On The Rocks is a cutting edge feature documentary that immerses us in the passionate and desperate fight of a small community trying to save their homes. Young filmmaker Blue Lucine gets behind the headlines of Australia's most controversial public housing sale, told through the eyes of those at the vanguard. An entire suburb in the heart of Sydney is up for sale, and the state government says the decision is final, but for this group of residents the battle is anything but over. On The Rocks shines a light on the Australian housing crisis, and investigates why the system is so broken. Compelling, bold and raw, On The Rocks will shake you to your core, and have you question why we call Australia fair.
How does the project meet the aims of a philanthropic foundation?
We believe that human health and social well-being is inextricably linked to membership of a vibrant diverse community with a mix of private, affordable, public and aged care housing. Such a community has existed in Millers Point, a suburb on the verge of Sydney’s historic precinct for over 150 years. Arguably, it is not too late to save the area’s distinct identity, and targeted philanthropic support can only but contribute to putting these issues on the public agenda.
What outcomes do you hope to achieve by making this film and how will you measure its impact?
Aims & Objectives
Our aim is to draw attention to and instigate debate on the escalating national crisis of housing affordability and sustainability for people on low income. We want to shine a light on the very concept of Aussie egalitarianism. It is often said that a society is judged by how it treats its disadvantaged and its minorities. There is a dramatic undersupply of public housing in inner cities of Australia. There is a lack of transparency and no security of tenure for tenants. We want to advocate a charter for human rights for tenants of public housing to be applied across Australia.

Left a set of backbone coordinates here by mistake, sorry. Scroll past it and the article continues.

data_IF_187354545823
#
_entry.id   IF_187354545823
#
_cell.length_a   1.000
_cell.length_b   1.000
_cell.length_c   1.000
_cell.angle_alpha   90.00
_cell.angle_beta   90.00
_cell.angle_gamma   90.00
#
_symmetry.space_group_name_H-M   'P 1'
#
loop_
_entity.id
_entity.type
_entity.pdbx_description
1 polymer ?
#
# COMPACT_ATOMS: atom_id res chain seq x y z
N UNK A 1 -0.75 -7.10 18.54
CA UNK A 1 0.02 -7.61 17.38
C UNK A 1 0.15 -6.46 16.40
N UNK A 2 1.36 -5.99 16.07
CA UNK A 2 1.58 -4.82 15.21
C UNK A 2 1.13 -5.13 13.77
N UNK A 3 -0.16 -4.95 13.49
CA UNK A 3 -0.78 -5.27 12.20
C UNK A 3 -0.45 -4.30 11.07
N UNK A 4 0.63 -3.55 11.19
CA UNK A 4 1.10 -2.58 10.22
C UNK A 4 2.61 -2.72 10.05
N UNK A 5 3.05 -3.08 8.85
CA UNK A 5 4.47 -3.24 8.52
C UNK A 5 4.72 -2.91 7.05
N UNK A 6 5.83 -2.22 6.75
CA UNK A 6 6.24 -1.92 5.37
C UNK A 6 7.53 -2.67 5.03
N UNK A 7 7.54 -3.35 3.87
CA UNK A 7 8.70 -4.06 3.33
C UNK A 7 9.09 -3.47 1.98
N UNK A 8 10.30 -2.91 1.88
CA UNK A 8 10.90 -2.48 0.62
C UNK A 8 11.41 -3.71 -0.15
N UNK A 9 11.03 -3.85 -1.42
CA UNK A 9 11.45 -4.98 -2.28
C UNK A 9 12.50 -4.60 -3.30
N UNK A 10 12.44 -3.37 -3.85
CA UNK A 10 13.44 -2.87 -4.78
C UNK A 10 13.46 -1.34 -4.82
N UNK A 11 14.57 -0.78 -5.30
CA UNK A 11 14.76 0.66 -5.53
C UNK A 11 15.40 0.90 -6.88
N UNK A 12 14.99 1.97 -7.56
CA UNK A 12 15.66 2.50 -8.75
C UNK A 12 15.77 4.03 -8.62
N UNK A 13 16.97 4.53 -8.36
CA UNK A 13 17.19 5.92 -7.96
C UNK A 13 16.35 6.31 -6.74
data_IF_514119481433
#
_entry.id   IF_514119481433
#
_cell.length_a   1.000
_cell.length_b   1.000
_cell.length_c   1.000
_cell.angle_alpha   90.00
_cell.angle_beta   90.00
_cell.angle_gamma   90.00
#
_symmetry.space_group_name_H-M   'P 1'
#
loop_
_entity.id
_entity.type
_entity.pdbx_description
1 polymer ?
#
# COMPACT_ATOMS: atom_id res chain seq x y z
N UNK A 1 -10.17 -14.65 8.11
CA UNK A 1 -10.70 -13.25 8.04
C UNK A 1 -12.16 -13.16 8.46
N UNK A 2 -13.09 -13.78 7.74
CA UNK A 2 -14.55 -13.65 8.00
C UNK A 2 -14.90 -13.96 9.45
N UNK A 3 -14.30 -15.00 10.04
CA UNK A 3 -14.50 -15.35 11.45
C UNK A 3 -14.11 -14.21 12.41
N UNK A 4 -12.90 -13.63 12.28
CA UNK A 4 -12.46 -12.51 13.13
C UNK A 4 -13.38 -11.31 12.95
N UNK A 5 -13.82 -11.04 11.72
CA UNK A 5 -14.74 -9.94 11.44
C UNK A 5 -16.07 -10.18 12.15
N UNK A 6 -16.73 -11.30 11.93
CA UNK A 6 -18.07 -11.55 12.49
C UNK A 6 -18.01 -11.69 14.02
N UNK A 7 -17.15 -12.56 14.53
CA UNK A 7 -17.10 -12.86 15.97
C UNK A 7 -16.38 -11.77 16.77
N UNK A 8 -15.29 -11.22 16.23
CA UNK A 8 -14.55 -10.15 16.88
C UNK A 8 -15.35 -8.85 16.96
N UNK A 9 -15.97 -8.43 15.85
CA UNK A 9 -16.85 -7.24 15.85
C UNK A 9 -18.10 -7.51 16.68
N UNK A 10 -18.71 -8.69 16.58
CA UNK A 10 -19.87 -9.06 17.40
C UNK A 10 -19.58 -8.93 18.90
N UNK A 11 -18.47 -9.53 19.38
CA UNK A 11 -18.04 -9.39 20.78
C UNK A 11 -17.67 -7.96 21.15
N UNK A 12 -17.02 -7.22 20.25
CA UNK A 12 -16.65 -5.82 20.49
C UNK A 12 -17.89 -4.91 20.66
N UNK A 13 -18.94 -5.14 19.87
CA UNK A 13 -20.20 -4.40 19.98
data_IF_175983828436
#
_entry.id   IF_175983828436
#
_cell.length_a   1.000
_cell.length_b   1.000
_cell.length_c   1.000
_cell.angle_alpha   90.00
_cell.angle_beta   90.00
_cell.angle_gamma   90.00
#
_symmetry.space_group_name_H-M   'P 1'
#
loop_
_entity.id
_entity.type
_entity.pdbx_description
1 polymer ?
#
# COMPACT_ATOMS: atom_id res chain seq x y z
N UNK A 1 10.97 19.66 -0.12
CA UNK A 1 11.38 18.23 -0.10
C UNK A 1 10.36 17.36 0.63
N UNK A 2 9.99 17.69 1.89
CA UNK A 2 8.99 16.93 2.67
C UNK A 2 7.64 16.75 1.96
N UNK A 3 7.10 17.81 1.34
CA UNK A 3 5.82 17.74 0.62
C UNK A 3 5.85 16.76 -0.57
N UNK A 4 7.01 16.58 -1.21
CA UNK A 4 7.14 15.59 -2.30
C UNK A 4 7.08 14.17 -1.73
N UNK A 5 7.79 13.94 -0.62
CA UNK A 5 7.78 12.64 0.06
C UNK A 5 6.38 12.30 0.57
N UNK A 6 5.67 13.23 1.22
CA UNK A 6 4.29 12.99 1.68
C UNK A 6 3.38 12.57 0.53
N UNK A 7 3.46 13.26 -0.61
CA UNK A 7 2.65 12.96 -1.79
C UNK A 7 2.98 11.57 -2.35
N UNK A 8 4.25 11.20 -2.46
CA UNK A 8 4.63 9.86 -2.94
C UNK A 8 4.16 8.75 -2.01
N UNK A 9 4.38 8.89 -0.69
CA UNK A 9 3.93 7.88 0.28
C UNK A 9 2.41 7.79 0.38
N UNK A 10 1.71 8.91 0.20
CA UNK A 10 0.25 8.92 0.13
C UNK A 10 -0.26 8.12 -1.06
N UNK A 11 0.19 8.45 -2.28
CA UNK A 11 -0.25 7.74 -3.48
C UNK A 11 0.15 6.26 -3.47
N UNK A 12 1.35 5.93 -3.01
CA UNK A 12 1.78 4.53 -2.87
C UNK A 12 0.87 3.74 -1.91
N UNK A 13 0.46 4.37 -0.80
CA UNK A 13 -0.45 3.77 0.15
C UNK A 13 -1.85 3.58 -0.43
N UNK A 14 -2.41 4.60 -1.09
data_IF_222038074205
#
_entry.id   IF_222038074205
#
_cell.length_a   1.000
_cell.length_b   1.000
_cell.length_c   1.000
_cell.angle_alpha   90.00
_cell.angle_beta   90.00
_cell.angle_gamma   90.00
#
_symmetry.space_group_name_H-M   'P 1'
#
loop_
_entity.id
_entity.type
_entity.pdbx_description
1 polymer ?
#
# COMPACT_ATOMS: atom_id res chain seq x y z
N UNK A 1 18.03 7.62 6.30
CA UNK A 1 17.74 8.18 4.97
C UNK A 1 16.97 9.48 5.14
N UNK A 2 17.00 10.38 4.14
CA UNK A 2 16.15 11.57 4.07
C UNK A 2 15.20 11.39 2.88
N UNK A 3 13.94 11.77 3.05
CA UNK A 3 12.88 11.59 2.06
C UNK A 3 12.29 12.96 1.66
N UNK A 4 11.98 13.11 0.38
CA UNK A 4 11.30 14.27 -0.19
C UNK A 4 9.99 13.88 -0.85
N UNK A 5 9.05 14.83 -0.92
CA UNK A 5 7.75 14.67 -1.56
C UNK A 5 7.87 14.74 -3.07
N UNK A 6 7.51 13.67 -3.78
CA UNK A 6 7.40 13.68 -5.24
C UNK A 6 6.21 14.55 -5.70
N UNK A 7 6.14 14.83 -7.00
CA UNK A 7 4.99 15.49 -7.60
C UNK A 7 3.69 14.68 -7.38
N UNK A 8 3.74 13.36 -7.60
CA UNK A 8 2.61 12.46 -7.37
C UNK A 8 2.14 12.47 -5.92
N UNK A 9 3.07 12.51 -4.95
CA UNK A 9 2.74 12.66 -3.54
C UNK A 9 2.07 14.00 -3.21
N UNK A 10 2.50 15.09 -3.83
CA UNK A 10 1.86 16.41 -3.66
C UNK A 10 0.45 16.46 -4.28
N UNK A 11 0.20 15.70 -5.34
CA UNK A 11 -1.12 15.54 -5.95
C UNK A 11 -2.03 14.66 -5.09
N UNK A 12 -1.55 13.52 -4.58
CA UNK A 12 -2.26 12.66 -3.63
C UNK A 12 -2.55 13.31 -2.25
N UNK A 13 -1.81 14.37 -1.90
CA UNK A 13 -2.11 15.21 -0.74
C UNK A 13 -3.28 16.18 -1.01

The film will draw attention to the physical and mental health costs for relocated social housing tenants, particularly those who are elderly or with long histories in the area. It will also highlight the need for a sizeable stock of public housing to be based in well serviced, accessible and job-rich areas. The film’s impact will be measured by the amount of debate it stimulates in the wider community, and how it contributes to changing public policy.
What is your education and outreach strategy?
We want this film to play an important and incisive role in contributing to raise awareness about the issue of public housing, and how facilitating a mix of residents of different backgrounds and incomes within the city has valuable benefits both to society and the economy in general. We want to appeal to a wide range of organisations, foundations and individuals who may be able to assist us in ensuring a wide circulation of the film.
There is a growing demand for low cost housing in the inner city, where a high percentage of service industry jobs are found. If low cost housing is not sustained in these areas wage earners have to travel long distances to work, which in the long term is counter productive to families and the community. It will also be used as an education resource for Universities in teaching the importance of city planning and architecture, to inspire students to think of innovative ways to create more public housing and affordable housing.